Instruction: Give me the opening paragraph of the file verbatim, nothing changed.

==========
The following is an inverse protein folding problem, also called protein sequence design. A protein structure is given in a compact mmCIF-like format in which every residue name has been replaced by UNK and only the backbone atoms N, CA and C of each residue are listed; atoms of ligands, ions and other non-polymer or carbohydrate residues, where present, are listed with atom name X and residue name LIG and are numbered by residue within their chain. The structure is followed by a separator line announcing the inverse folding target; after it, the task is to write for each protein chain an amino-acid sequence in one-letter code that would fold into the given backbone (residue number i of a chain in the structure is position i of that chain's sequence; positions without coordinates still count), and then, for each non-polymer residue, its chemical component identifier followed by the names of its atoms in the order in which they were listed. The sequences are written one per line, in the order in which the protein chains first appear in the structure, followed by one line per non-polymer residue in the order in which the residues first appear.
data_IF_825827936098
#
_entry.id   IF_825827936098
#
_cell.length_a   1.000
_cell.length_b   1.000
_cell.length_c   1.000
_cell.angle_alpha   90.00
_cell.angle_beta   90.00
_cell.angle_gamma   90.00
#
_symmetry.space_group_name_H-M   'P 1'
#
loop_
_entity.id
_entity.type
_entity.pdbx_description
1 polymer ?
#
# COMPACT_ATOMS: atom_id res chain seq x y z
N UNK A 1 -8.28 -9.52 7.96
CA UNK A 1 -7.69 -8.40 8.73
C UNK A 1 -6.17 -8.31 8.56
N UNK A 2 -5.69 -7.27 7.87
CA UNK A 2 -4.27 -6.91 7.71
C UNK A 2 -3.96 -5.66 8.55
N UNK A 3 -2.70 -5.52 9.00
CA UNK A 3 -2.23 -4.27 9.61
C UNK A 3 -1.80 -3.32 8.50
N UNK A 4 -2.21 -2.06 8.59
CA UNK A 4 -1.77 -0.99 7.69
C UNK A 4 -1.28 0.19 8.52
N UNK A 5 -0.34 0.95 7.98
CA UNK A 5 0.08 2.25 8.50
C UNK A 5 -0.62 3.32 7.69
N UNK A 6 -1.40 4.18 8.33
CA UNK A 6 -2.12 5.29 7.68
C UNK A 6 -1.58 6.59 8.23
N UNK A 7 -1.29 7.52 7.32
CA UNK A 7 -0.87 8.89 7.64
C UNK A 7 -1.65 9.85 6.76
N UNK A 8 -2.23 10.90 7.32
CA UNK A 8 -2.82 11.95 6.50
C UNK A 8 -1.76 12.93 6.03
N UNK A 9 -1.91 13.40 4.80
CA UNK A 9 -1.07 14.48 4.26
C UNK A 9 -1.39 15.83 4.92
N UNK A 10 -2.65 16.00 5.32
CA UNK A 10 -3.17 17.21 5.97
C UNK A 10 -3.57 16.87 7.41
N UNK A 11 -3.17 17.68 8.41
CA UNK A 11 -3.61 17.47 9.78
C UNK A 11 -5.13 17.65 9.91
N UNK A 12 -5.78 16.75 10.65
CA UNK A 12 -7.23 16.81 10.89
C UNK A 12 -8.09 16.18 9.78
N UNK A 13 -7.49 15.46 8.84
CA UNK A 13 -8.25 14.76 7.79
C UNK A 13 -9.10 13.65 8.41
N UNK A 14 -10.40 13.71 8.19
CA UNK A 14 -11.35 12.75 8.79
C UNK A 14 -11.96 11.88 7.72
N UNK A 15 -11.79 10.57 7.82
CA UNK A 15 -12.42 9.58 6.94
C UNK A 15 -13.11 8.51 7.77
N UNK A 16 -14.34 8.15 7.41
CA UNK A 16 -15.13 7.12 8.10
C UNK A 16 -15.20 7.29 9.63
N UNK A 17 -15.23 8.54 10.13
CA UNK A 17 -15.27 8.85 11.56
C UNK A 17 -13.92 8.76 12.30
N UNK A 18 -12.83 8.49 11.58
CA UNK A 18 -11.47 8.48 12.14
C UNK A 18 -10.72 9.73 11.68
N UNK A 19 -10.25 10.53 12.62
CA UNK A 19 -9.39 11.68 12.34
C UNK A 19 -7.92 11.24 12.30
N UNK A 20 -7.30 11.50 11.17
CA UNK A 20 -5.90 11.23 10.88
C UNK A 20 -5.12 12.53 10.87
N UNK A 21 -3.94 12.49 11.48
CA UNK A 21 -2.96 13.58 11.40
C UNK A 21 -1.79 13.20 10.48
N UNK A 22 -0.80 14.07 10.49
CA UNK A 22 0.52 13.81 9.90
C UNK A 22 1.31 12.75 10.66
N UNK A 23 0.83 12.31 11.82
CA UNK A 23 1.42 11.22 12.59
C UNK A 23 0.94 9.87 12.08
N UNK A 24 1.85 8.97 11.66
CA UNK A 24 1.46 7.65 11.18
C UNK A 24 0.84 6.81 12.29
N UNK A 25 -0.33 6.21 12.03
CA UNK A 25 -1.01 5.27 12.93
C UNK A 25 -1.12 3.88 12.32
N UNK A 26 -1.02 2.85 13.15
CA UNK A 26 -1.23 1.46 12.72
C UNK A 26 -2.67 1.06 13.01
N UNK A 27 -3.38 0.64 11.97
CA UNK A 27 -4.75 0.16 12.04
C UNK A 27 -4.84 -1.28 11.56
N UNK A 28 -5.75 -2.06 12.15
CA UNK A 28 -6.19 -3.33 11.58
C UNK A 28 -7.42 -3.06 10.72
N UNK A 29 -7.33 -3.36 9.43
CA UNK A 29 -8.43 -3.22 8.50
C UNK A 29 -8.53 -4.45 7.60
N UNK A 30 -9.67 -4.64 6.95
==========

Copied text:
The following is an inverse protein folding problem, also called protein sequence design. A protein structure is given in a compact mmCIF-like format in which every residue name has been replaced by UNK and only the backbone atoms N, CA and C of each residue are listed; atoms of ligands, ions and other non-polymer or carbohydrate residues, where present, are listed with atom name X and residue name LIG and are numbered by residue within their chain. The structure is followed by a separator line announcing the inverse folding target; after it, the task is to write for each protein chain an amino-acid sequence in one-letter code that would fold into the given backbone (residue number i of a chain in the structure is position i of that chain's sequence; positions without coordinates still count), and then, for each non-polymer residue, its chemical component identifier followed by the names of its atoms in the order in which they were listed. The sequences are written one per line, in the order in which the protein chains first appear in the structure, followed by one line per non-polymer residue in the order in which the residues first appear.